cortisone injectionby Pamela Katz Ressler, RN, BSN, HN-BC, MS-PREP graduate student and PREP-AIRED blog moderator

A recent study published by The Lancet (to read the study abstract, click  here ) explores the question of efficacy and safety of corticosteroid injections for tendinopathy, both short-term and long-term. Using a systematic review of randomized control studies, researchers observed that corticosteroid injections reduced pain in the short term compared with other interventions, but this effect was reversed at intermediate and long terms.  

As this research indicates, there is a need for multidisciplinary pain management approaches in the treatment of chronic pain conditions.  What have been your experiences with using corticosteroid injections?

Add comment November 2nd, 2010

MS-PREP August 2010 Capstone Presentations

by Pamela Katz Ressler, RN, BSN, HN-BC, MS-PREP student and PREP-AIRED blog moderator

 

August 11, 2010 marked the culmination of intensive research and planning for two candidates for Master’s degrees in the Pain Research, Education and Policy Program at the Tufts University School of Medicine with the presentation of their capstone projects.

Margaretta Elizabeth (Beth) Sangree, a student in the joint program with the New England School of Acupuncture (NESA), presented her capstone project entitled

PREP%20August%202010.jpg

Pictured L-R: Ylisabyth (Libby) Bradshaw, DO, MS, Associate Director of the Pain Research, Education and Policy Program; Margaretta Elizabeth (Beth) Sangree, MS-PREP candidate, Richard Glickman-Simon, MD, Director of the Pain Research, Education and Policy Program; and Sherry Brink, RN, BSN, MS-PREP candidate

“Measures of the Patient-Provider Relationship in Acupuncture Treatments”. Beth highlighted several studies that support the importance of relationship-centered care in effective pain treatment. Future directions will include quanitfiable, replicable, randominzed control studies to continue to document the effect of patient-provider relationship on treatment effectiveness.

Sherry Brink, RN, BSN, presented her capstone project on “Post-Op Pain Management in the Pediatric Patient” with emphasis on bringing best practices of post-op pain managment to underserved, international patient populations. Sherry recounted her experience bringing comprehensive pain management methods to a small rural hospital in the Andes mountains of Peru and her development and integration of a bilingual nursing education module on pain management currently being used by the staff in Peru. Sherry hopes to use her MS-PREP degree to further her international medical mission work by continuing to educate nurses worldwide in effective, compassionate pain management methods.

Congratulations to these two exceptional MS-PREP degree candidates!

Add comment August 23rd, 2010

International Job Opportunity in Pain Research

by Pamela Katz Ressler, RN, BSN, HN-BC, MS-PREP student, PREP-AIRED blog moderator
MS-PREP alumna, Anne Colyn, sent along the following job posting for a Pain Research Co-ordinator in the United Kingdom. It sounds very applicable and may be of interest to MS-PREP graduates. The job is located at the University of Bath in the United Kingdom and has an application deadline of April 9, 2010, so don’t delay in checking it out! Click on the link below for more information:
http://www.bath.ac.uk/jobs/Vacancy.aspx?ref=JK23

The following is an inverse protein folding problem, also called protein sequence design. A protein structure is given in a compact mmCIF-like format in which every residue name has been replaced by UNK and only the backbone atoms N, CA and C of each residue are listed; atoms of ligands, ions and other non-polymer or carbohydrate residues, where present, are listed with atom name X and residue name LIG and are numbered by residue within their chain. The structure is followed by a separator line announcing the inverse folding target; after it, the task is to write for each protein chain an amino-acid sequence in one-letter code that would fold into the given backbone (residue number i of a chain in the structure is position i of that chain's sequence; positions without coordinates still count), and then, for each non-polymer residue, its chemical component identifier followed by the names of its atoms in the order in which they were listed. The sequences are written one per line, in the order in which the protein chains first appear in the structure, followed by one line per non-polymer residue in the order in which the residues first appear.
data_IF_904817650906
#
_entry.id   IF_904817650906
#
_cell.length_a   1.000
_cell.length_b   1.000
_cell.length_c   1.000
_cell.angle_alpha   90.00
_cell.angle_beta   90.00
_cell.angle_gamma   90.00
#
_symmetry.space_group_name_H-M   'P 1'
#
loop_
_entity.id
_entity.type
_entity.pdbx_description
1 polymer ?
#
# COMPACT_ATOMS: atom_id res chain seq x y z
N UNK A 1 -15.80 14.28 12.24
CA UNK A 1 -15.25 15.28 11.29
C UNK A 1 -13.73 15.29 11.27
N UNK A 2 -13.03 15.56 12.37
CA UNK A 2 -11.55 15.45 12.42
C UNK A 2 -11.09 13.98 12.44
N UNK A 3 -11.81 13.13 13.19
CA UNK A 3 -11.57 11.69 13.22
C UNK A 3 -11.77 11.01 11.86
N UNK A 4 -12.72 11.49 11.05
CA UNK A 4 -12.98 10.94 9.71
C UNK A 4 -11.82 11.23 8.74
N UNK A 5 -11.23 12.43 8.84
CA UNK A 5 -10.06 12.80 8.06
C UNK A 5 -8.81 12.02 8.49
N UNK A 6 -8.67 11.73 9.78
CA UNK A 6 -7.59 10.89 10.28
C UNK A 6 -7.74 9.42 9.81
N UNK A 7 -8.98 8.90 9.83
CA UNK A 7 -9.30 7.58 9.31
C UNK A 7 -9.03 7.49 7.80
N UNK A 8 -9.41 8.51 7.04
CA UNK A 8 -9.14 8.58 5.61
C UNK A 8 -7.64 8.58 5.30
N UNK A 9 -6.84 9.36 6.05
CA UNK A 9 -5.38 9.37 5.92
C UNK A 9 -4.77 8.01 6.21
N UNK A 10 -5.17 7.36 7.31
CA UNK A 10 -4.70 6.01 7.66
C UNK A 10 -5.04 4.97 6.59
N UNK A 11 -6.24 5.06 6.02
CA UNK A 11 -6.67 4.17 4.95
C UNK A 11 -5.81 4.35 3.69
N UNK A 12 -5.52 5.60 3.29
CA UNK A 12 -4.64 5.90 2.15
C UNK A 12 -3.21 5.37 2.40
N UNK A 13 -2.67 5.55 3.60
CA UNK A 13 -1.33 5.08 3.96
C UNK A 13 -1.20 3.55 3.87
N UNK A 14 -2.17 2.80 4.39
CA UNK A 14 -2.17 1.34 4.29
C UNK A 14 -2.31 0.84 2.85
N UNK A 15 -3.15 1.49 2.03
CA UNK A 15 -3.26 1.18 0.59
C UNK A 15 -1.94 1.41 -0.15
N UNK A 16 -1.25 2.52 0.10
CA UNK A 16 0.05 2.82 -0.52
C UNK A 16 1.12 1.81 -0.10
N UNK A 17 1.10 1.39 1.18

Add comment April 5th, 2010

PREP Program International Networking

Luxembourg%20and%20Bruges%202010%20051%20%282%29.JPG
by Pamela Katz Ressler, RN, BSN, HN-BC, MS-PREP student and PREP-AIRED blog moderator
One of the aspects of the Pain Research Education and Policy program at Tufts University Medical School that I find so enriching is the diversity of the students, faculty and alumni. The interdisciplinary nature of the program, as well as the international mix of the students helps to create a global community of pain management experts and an ever expanding network of colleagues. I was able to use my Tufts PREP program connections recently by networking with MS-PREP alum Anne Colyn in Luxembourg where she is now living. We had an interesting discussion of the role of integrative modalities of pain management in Europe.

Add comment April 1st, 2010

We Have a Winner: PREP-AIRED

by Pamela Ressler, RN, BSN, HN-BC, MS-PREP student and PREP blog moderator
Thanks to all who participated in the Name Our Blog contest. The entries we received were exceptionally creative and clever, and made choosing a winner extremely difficult for the selection committee. The winning entry, PREP-AIRED was submitted by PREP student Eileen Dube. When asked how she came up with the blog name PREP-AIRED, Eileen stated,

“Basically I thought that the name PREP-AIRED conveyed the idea that in the Pain Research Education and Policy program we are airing our ideas. By airing them we are better prepared to answer questions of others, to think more deeply about things, to see things from a different perspective, and to act. And I love a good play on words any day.”

Congratulations, Eileen!
Here are some of the other great entries we received:
Melzack’s Echo: To recognize Melzack’s pioneering efforts towards pain research, as well the residual echo of its impact
Polemos on Poena: The Greek word for war and the Latin word for pain, preparing us to do battle with pain in our collective work
PPP/Triple P (Pain Program Posting): Recognizing the interactive nature of postings on the blog
Painless: Acknowledging our desire to mitigate pain
We were struck by the thought and creativity, as well as the relevance to the unique PREP program, that went into each of the name submissions. Thank you to all who participated.
Over the next week you will see a new blog heading graphic with the new name: PREP-AIRED, and you will continue to see new content added. The beauty of a blog is the collaborative nature of interaction with others; we welcome and depend on your continued comments and ideas. I am happy to help you post your thoughts or give you suggestions on topics that may be of interest. Feel free to email me at pressler@stressresources.com

Add comment March 29th, 2009